Horovod is the distributed training framework developed by Uber. It support training distributed programs with little modification for both TensorFlow, PyTorch, MXNet and keras.

Basic concepts of MPI

For distributed training, horovod relies on MPI or Gloo, both of which are libraries developed for parallel computing. The underlying concepts may be similar.

Communicator: this is a common world for a group of processes. Each process inside the communicator has its rank, which is a unique id used by MPI to identify a particular process.

Point-to-point communication: it means that a process interacts with another process directly in the communicator.

Collective operation: A MPI collective operation involves all the processes in a communicator. These operations include broadcast, gather, scatter, reduce, etc.

The meaning of some collective operations

  • Broadcast means to copy the same data from the root process to the other processes.
  • Gather means to take data from other processes and put them in the root process.
  • Scatter means to slice the dataset in root process to several parts and distribute one part to each process.
  • Reduce means to perform some sort of action (sum, max, min, etc.) on the data from all processes and put the result in the root process.
  • Allreduce is based on reduce operation and it copies the result to other processes.

References

What are world size, rank, local rank?

First, the meaning of world in distributed scenario:

By default, collectives are executed on all the processes, also known as world.

In pytorch, distributed training using torch.dist.DistributedParallel, the number of spawned processed equals to the number of GPUs you want to use. Rank is the unique id given to each process, and local rank is the local id for GPUs in the same node.

For example, if you want to use 2 nodes and 4 GPUs per node, then 2*4 =8 processes will be spawned. World size is 8. In node 1, the process rank is 0, 1, 2, 3, and in node 2, the process rank is 4, 5, 6, 7. In both the two nodes, local rank would be 0, 1, 2, 3.

In horovod, the concept is similar. Usually, each GPU corresponds to one process. Size is equal to the number of processes.

How does batch size and multi-GPU training work together?

In PyTorch, for single node, multi-GPU training (i.e., using torch.nn.DataParallel), the data batch is split in the first dimension, which means that you should multiply your original batch size (for single node single GPU training) by the number of GPUs you want to use if you want to the original batch size for one GPU.

For multi-node, multi-GPU training using horovod, the situation is different. In this case, we first need to use a DistributedSampler() like the following command:

train_sampler = torch.utils.data.distributed.DistributedSampler(
    train_dataset, num_replicas=hvd.size(), rank=hvd.rank())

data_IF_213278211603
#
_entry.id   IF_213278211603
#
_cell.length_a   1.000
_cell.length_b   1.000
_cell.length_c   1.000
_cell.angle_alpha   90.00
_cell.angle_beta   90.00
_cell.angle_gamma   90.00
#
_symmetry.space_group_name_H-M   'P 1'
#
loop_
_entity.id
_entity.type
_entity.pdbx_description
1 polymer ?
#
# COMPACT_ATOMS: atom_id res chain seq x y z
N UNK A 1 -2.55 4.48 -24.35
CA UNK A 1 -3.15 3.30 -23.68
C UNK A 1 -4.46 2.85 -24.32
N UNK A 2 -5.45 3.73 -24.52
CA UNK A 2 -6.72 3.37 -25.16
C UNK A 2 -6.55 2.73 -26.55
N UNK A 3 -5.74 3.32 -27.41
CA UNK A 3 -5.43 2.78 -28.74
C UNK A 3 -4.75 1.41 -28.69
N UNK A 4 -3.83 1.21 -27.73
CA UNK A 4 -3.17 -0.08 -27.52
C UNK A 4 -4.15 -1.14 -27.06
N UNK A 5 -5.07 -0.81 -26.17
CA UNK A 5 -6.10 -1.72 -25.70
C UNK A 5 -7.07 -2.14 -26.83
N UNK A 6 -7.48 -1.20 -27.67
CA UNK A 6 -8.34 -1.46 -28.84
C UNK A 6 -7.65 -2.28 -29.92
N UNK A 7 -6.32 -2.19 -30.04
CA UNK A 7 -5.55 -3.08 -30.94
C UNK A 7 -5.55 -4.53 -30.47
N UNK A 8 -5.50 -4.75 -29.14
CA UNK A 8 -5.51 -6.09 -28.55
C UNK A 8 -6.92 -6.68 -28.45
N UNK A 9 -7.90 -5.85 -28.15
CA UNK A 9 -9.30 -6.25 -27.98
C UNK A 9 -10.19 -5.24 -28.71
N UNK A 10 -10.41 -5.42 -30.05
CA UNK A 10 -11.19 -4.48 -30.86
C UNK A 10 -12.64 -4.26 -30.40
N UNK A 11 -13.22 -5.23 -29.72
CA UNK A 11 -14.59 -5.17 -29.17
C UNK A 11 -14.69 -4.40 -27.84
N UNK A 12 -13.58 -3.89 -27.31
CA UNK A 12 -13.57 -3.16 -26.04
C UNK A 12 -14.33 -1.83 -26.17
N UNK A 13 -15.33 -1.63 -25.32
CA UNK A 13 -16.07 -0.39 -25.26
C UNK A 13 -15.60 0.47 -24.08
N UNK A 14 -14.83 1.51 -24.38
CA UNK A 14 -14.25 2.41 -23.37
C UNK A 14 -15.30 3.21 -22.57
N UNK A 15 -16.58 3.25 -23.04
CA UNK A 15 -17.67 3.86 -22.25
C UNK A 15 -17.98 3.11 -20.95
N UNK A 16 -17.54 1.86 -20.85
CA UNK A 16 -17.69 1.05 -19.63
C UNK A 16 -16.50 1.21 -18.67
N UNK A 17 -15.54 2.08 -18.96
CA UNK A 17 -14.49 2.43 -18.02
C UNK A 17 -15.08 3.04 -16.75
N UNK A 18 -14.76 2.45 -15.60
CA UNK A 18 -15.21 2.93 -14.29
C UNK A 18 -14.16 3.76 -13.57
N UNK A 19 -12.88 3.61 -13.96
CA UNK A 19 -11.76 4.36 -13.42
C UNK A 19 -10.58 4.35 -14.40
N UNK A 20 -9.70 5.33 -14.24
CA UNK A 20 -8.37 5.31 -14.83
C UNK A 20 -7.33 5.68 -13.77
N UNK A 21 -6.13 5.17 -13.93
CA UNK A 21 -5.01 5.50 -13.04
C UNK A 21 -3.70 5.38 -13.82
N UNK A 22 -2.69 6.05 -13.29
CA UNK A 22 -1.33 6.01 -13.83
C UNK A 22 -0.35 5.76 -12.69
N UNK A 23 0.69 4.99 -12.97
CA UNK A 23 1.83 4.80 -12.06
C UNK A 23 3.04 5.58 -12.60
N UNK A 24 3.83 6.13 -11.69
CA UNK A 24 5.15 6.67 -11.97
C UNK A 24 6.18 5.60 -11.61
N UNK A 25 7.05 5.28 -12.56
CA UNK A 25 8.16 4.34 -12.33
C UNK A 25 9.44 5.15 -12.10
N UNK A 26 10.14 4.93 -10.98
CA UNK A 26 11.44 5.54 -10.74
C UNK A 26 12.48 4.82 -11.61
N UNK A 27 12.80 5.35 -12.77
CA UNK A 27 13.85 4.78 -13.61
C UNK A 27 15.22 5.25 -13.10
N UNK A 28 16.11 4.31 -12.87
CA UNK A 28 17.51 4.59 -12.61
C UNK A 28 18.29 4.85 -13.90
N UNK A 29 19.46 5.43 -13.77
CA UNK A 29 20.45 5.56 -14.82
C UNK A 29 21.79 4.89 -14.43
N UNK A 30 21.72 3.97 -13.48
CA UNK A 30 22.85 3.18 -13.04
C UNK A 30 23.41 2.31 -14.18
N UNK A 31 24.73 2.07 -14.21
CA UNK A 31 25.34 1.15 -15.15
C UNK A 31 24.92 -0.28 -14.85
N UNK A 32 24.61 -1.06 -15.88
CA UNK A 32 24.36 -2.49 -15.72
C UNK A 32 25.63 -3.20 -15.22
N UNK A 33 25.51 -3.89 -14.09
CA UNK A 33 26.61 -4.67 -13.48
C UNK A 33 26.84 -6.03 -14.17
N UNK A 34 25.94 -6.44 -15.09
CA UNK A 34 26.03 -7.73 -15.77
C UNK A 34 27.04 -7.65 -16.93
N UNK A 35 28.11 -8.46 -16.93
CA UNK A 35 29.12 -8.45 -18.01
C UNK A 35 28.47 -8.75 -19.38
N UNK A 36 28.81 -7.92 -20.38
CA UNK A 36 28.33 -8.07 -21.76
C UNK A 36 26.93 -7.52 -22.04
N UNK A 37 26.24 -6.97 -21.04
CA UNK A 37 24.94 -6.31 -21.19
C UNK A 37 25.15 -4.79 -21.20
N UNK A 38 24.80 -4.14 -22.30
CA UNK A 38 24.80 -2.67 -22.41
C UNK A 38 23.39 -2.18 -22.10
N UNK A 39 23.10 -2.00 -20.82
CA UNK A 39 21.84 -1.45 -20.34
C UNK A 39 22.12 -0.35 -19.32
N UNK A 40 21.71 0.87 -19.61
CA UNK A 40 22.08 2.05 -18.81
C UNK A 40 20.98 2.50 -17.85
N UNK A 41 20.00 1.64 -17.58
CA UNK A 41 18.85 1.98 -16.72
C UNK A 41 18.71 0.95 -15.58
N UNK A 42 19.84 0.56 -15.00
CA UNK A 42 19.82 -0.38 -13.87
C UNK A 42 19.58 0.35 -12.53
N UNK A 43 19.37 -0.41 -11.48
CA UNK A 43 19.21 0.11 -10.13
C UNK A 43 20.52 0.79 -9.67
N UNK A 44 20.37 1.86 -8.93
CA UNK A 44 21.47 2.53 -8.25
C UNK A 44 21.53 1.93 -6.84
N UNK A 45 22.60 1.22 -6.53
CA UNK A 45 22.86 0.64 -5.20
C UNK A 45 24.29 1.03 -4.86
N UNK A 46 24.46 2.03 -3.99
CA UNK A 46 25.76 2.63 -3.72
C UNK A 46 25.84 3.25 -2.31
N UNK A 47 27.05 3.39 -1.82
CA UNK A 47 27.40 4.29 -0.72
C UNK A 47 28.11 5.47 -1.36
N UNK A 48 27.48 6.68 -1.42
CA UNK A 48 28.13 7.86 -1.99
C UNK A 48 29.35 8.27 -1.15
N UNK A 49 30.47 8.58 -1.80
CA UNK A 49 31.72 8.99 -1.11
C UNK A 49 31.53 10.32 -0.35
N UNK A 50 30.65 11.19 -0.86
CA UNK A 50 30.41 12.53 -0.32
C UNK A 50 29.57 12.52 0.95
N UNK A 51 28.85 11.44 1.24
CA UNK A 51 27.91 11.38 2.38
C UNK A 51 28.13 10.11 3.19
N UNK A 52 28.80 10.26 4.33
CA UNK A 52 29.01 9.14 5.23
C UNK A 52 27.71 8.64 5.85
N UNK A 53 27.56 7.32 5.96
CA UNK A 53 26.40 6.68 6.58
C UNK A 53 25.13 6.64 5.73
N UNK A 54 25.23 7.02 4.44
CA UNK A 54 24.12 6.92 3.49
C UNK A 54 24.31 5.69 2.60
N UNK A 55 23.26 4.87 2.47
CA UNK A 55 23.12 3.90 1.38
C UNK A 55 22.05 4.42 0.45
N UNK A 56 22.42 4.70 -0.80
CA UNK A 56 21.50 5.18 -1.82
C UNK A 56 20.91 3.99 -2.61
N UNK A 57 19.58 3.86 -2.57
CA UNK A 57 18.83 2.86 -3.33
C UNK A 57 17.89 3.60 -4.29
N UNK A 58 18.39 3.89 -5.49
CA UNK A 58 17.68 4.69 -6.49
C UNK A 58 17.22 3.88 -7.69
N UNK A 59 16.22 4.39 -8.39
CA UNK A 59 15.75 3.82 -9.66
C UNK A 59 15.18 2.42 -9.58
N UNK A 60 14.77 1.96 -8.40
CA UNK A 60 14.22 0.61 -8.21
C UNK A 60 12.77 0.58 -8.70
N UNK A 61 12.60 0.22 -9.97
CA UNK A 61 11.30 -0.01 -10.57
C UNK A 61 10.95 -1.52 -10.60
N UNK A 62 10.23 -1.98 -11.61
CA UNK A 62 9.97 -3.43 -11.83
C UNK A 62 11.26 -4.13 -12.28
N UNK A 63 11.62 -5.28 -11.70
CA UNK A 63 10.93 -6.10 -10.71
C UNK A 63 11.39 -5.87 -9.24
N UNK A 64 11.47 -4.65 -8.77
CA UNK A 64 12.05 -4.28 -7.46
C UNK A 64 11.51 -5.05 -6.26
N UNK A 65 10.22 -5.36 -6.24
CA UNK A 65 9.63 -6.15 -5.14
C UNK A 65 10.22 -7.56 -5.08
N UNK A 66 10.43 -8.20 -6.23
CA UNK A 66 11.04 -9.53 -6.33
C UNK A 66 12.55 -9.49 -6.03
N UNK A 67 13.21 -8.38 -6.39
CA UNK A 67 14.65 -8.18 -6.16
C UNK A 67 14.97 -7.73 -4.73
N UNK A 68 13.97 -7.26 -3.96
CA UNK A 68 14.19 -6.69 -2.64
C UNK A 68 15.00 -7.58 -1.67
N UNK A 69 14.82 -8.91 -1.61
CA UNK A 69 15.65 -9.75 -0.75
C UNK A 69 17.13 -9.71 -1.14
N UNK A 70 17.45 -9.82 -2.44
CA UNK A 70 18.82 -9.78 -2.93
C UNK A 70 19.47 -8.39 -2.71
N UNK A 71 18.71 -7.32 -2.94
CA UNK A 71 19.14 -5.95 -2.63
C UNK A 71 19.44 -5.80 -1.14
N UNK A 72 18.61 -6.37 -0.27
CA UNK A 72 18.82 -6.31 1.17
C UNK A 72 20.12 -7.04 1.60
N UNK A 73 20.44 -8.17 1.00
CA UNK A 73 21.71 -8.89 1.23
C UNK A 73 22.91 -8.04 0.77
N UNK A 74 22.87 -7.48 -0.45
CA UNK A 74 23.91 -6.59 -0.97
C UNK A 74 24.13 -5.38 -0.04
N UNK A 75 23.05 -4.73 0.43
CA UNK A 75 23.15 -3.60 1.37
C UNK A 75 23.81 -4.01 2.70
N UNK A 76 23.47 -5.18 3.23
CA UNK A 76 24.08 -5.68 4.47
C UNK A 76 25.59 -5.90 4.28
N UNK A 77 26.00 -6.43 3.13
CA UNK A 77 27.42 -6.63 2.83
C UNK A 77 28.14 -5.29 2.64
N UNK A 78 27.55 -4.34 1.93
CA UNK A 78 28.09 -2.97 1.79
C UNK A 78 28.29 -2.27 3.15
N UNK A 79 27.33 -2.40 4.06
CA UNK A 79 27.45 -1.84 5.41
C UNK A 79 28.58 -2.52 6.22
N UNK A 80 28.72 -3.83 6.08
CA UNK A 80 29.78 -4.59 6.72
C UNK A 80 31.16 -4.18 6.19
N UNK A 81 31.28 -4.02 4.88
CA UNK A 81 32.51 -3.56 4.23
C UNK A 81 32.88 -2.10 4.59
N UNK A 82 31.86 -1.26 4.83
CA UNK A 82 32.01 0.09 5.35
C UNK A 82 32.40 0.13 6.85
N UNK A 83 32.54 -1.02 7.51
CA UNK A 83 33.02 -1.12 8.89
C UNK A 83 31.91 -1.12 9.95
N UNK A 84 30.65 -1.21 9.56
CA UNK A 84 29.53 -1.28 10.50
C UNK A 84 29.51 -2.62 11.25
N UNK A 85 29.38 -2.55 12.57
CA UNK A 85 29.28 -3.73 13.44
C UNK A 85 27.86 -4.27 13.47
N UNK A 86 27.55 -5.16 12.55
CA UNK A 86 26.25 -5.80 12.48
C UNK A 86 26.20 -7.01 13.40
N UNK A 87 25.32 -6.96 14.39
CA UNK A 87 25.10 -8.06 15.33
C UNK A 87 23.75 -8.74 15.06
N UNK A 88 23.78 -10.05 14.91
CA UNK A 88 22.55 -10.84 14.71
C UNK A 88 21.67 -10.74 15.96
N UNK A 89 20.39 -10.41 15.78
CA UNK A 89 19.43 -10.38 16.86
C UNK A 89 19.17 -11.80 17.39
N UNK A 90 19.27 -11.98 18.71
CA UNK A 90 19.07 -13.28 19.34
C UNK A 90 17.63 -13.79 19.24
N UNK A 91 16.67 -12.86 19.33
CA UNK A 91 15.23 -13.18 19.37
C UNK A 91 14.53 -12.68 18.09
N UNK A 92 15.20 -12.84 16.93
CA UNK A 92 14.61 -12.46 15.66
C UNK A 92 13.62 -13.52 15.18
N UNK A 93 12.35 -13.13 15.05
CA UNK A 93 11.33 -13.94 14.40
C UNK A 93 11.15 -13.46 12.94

In the above statement, the parameter num_replicas is the world size, and parameter rank is the global rank (in contrast to the local rank) of current process. But how does a DistributedSampler work?

You can find the source code of DistributedSampler here. According to the code, roughly speaking, it splits the dataset into num_replicas parts, and according to its rank, each process get a part of the original indexes of the dataset:

indices  =  indices[self.rank:self.total_size:self.num_replicas]

In the end, this sampler gets len(dataset)/num_replicas samples.

In the dataloader part, we need to use this distributed sampler instead of the plain simple sampler:

kwargs = {'num_workers': 4, 'pin_memory': True} if args.cuda else {}
train_loader = torch.utils.data.DataLoader(
    train_dataset, batch_size=batch_size,
    sampler=train_sampler, **kwargs)

The size of this train_loader, i.e., the number of iterations for a single process, is len(dataset)/(num_replicas*batch_size). In a one node one GPU scenario, the dataloader size is usually len(dataset)/batch_size. So in a distributed scenario, the number of iterations for a single process is the number of the iterations in one node one GPU case divided by num_replica. By iterating over their respective data part, all the processes have finished one epoch in the whole dataset.

Let's take a concrete example to illustrate the idea. Suppose the dataset size is 1024 and batch size is 32. In one node one GPU case, the number of iterations in one epoch is 1024/32=32.

If we instead use two nodes with 4 GPUs for each node. In total, 2*4=8 processes are started for distributed training. In this case, each process get 1024/8=128 samples in the dataset. The number of iterations for each process in an epoch is 128/32=4.

Now you can see why distributed training is faster because each GPU only needs to do a fraction of the jobs when only one GPU is used. Theoretically, the acceleration you will get is N, where N is the number of GPUs used in the distributed training. In reality, you won't get that much acceleration for your program due to communication costs and other factors.

References